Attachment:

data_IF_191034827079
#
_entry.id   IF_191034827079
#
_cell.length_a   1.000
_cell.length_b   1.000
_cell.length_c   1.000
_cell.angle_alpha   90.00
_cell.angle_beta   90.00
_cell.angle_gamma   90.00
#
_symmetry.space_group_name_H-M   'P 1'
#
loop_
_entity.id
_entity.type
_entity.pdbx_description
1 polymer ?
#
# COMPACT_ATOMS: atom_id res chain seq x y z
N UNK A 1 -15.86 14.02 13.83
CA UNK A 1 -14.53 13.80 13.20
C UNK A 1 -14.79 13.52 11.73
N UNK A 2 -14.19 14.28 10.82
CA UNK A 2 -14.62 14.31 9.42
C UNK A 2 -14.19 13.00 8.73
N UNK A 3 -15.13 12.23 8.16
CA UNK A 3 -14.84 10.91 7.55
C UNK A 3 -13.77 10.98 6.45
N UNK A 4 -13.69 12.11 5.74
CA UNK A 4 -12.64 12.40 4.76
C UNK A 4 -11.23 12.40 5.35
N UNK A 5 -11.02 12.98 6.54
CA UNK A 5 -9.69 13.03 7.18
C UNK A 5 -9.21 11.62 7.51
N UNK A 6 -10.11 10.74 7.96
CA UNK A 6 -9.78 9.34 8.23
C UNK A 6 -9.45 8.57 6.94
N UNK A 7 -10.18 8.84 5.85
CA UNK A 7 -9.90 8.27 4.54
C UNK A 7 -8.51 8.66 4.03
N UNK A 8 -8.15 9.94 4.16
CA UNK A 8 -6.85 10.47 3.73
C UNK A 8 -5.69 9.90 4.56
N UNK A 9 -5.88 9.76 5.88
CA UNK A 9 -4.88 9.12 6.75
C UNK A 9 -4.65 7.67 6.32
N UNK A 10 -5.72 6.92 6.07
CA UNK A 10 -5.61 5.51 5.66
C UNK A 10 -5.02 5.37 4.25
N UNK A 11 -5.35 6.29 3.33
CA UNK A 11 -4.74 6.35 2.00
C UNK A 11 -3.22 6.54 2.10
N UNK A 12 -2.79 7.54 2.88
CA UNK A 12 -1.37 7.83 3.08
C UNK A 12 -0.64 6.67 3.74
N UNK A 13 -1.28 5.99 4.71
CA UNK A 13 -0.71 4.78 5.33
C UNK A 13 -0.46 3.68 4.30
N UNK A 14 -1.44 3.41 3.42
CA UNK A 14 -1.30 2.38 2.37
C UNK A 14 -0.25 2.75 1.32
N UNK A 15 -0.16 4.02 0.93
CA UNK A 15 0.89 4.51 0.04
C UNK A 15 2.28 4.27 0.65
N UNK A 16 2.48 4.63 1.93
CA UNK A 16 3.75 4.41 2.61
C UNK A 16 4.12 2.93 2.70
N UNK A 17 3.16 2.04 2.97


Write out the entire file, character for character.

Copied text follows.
data_IF_191034827079
#
_entry.id   IF_191034827079
#
_cell.length_a   1.000
_cell.length_b   1.000
_cell.length_c   1.000
_cell.angle_alpha   90.00
_cell.angle_beta   90.00
_cell.angle_gamma   90.00
#
_symmetry.space_group_name_H-M   'P 1'
#
loop_
_entity.id
_entity.type
_entity.pdbx_description
1 polymer ?
#
# COMPACT_ATOMS: atom_id res chain seq x y z
N UNK A 1 -15.86 14.02 13.83
CA UNK A 1 -14.53 13.80 13.20
C UNK A 1 -14.79 13.52 11.73
N UNK A 2 -14.19 14.28 10.82
CA UNK A 2 -14.62 14.31 9.42
C UNK A 2 -14.19 13.00 8.73
N UNK A 3 -15.13 12.23 8.16
CA UNK A 3 -14.84 10.91 7.55
C UNK A 3 -13.77 10.98 6.45
N UNK A 4 -13.69 12.11 5.74
CA UNK A 4 -12.64 12.40 4.76
C UNK A 4 -11.23 12.40 5.35
N UNK A 5 -11.02 12.98 6.54
CA UNK A 5 -9.69 13.03 7.18
C UNK A 5 -9.21 11.62 7.51
N UNK A 6 -10.11 10.74 7.96
CA UNK A 6 -9.78 9.34 8.23
C UNK A 6 -9.45 8.57 6.94
N UNK A 7 -10.18 8.84 5.85
CA UNK A 7 -9.90 8.27 4.54
C UNK A 7 -8.51 8.66 4.03
N UNK A 8 -8.15 9.94 4.16
CA UNK A 8 -6.85 10.47 3.73
C UNK A 8 -5.69 9.90 4.56
N UNK A 9 -5.88 9.76 5.88
CA UNK A 9 -4.88 9.12 6.75
C UNK A 9 -4.65 7.67 6.32
N UNK A 10 -5.72 6.92 6.07
CA UNK A 10 -5.61 5.51 5.66
C UNK A 10 -5.02 5.37 4.25
N UNK A 11 -5.35 6.29 3.33
CA UNK A 11 -4.74 6.35 2.00
C UNK A 11 -3.22 6.54 2.10
N UNK A 12 -2.79 7.54 2.88
CA UNK A 12 -1.37 7.83 3.08
C UNK A 12 -0.64 6.67 3.74
N UNK A 13 -1.28 5.99 4.71
CA UNK A 13 -0.71 4.78 5.33
C UNK A 13 -0.46 3.68 4.30
N UNK A 14 -1.44 3.41 3.42
CA UNK A 14 -1.30 2.38 2.37
C UNK A 14 -0.25 2.75 1.32
N UNK A 15 -0.16 4.02 0.93
CA UNK A 15 0.89 4.51 0.04
C UNK A 15 2.28 4.27 0.65
N UNK A 16 2.48 4.63 1.93
CA UNK A 16 3.75 4.41 2.61
C UNK A 16 4.12 2.93 2.70
N UNK A 17 3.16 2.04 2.97